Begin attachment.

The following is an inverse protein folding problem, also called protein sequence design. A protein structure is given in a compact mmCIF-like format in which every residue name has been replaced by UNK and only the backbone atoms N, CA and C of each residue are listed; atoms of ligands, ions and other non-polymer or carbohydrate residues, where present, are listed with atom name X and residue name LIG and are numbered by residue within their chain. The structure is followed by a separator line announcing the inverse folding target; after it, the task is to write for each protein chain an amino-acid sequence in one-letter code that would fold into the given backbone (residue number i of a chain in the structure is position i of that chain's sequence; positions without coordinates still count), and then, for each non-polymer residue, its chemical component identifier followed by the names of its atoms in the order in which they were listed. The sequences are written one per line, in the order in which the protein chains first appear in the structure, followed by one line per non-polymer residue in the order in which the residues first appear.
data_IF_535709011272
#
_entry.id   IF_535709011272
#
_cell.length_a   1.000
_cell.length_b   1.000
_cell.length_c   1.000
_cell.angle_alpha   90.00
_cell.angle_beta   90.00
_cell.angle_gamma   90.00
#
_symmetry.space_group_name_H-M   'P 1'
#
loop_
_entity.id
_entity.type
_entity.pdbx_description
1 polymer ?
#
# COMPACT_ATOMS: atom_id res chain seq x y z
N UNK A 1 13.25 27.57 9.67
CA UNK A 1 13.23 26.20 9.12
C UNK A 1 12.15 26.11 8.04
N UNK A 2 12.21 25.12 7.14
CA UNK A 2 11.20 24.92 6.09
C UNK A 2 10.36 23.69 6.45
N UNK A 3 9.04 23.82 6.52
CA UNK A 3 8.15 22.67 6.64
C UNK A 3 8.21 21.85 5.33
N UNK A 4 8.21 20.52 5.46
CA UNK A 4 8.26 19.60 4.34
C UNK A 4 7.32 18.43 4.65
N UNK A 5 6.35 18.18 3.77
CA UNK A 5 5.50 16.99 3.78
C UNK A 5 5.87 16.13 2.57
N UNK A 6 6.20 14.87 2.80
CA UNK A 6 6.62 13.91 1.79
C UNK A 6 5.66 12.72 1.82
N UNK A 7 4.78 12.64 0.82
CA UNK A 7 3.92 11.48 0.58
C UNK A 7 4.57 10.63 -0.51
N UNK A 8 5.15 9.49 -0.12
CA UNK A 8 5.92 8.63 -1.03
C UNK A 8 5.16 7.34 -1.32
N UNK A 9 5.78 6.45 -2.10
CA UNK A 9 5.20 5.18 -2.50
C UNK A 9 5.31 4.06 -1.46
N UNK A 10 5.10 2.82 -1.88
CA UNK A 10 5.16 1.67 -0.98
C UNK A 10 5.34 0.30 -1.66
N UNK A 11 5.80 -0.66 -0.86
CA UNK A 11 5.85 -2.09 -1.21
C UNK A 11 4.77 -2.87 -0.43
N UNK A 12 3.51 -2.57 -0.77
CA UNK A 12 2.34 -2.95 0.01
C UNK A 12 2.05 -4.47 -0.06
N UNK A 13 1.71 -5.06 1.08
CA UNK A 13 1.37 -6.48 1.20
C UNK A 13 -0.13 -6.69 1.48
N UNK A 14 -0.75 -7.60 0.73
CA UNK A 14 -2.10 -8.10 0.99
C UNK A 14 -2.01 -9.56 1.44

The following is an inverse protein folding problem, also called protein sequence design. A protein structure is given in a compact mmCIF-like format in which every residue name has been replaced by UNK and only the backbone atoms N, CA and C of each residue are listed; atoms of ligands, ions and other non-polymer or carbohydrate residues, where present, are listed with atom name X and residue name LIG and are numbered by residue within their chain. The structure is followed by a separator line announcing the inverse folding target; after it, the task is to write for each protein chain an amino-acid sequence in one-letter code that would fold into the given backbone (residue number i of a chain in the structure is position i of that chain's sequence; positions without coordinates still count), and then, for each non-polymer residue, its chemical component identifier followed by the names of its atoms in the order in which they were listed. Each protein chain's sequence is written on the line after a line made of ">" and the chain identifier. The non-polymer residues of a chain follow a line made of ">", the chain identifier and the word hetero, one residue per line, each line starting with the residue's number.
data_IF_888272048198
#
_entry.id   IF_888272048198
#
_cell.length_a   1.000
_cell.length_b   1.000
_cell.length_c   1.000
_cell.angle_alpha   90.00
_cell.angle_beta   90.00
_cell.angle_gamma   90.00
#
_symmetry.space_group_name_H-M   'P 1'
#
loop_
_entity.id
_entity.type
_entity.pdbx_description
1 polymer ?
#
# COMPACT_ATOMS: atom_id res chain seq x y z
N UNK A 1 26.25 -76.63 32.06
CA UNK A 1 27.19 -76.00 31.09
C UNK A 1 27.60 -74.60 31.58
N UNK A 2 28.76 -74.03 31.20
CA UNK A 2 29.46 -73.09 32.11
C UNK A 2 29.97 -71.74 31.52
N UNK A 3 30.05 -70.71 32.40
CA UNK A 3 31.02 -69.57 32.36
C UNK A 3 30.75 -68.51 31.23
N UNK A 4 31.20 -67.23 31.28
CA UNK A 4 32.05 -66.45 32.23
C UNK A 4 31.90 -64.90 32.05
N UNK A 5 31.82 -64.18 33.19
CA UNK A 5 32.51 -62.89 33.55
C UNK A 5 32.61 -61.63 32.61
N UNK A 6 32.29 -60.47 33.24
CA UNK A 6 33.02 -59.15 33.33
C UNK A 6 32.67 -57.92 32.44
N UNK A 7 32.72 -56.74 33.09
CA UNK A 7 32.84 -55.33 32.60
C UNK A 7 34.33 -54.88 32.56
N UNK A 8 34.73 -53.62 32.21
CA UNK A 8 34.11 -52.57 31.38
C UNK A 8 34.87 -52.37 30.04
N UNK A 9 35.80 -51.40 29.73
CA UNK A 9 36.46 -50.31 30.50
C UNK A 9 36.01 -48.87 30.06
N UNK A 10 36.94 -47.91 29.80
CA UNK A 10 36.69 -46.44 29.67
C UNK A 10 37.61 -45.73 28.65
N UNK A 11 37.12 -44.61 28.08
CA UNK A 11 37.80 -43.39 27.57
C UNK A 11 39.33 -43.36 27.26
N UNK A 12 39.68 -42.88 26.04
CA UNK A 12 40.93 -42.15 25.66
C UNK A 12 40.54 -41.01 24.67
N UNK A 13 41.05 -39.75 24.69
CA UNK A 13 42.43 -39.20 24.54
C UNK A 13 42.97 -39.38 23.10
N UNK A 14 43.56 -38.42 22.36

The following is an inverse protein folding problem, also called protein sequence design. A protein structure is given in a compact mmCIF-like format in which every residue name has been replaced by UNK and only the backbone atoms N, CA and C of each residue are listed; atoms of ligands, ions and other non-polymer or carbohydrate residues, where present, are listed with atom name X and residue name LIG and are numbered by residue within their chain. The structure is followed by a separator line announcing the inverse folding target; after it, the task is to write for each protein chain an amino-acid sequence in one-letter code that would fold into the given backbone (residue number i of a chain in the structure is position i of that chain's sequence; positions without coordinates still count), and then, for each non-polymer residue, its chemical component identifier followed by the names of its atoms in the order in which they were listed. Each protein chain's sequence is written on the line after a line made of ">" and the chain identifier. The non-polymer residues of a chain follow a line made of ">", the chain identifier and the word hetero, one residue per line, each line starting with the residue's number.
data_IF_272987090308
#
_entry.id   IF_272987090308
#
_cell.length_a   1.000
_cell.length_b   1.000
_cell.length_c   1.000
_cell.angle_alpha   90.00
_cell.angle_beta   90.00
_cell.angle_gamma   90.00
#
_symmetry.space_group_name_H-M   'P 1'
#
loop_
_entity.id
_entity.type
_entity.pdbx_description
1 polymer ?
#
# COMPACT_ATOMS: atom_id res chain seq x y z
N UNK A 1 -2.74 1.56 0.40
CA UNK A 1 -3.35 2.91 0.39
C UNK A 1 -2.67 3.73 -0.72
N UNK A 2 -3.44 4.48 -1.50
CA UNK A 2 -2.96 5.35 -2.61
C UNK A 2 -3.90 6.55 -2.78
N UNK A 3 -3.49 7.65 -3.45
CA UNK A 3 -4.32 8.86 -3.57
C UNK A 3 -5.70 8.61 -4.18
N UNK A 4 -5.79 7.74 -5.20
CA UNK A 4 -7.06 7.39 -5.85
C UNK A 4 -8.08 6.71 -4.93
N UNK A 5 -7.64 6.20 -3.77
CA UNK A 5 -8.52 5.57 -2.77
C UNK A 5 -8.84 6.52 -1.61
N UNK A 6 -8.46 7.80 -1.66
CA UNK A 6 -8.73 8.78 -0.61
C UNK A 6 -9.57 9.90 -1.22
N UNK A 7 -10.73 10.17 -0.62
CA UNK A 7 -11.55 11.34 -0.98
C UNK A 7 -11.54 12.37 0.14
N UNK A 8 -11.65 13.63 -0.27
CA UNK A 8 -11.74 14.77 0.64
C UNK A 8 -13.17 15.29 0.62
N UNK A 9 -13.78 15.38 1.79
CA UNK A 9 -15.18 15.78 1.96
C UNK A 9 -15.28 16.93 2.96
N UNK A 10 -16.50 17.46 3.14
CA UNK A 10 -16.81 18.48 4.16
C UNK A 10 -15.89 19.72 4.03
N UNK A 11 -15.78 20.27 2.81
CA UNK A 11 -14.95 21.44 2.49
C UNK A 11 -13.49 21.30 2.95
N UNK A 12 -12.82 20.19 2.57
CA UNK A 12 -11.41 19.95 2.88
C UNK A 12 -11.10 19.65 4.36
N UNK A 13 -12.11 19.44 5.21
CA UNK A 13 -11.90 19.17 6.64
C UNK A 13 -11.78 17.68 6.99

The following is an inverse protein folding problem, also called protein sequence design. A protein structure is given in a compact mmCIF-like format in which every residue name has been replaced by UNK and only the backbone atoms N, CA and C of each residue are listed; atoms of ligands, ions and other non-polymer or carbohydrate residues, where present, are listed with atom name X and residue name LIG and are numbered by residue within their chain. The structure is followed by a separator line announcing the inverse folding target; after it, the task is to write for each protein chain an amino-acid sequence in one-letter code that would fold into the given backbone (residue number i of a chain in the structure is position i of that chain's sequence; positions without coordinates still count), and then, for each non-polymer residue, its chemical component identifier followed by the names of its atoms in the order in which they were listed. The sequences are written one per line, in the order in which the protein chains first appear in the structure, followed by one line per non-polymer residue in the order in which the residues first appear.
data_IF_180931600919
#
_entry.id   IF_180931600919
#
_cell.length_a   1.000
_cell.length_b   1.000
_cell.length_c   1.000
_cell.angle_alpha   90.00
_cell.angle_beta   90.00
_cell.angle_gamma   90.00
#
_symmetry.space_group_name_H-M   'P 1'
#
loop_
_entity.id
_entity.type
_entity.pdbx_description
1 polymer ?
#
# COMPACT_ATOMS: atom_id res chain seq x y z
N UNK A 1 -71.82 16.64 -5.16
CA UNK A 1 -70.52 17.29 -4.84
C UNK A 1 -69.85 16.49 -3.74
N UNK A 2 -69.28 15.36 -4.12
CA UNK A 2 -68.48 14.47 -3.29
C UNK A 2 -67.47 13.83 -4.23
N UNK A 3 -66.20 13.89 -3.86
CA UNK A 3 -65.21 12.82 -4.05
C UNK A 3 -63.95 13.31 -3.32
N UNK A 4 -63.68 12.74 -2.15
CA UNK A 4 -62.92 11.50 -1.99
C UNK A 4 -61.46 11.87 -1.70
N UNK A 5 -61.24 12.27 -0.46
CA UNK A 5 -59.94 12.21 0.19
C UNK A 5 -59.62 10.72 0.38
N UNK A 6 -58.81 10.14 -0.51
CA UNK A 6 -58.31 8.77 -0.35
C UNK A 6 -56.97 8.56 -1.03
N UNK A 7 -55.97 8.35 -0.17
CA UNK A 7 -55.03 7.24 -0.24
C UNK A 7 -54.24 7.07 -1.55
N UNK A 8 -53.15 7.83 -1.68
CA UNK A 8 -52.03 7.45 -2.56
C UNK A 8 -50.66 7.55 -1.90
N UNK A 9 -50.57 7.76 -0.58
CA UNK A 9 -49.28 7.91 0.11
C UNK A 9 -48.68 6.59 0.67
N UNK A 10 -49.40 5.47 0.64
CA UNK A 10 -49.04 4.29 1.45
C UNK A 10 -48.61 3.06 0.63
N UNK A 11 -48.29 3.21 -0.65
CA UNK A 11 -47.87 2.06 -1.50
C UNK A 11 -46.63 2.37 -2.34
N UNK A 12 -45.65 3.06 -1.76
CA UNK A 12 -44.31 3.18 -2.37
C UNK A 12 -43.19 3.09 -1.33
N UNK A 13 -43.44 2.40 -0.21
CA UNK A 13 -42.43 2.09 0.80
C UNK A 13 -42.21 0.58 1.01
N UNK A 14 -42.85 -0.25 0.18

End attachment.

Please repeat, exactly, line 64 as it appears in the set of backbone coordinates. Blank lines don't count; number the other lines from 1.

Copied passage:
The following is an inverse protein folding problem, also called protein sequence design. A protein structure is given in a compact mmCIF-like format in which every residue name has been replaced by UNK and only the backbone atoms N, CA and C of each residue are listed; atoms of ligands, ions and other non-polymer or carbohydrate residues, where present, are listed with atom name X and residue name LIG and are numbered by residue within their chain. The structure is followed by a separator line announcing the inverse folding target; after it, the task is to write for each protein chain an amino-acid sequence in one-letter code that would fold into the given backbone (residue number i of a chain in the structure is position i of that chain's sequence; positions without coordinates still count), and then, for each non-polymer residue, its chemical component identifier followed by the names of its atoms in the order in which they were listed. Each protein chain's sequence is written on the line after a line made of ">" and the chain identifier. The non-polymer residues of a chain follow a line made of ">", the chain identifier and the word hetero, one residue per line, each line starting with the residue's number.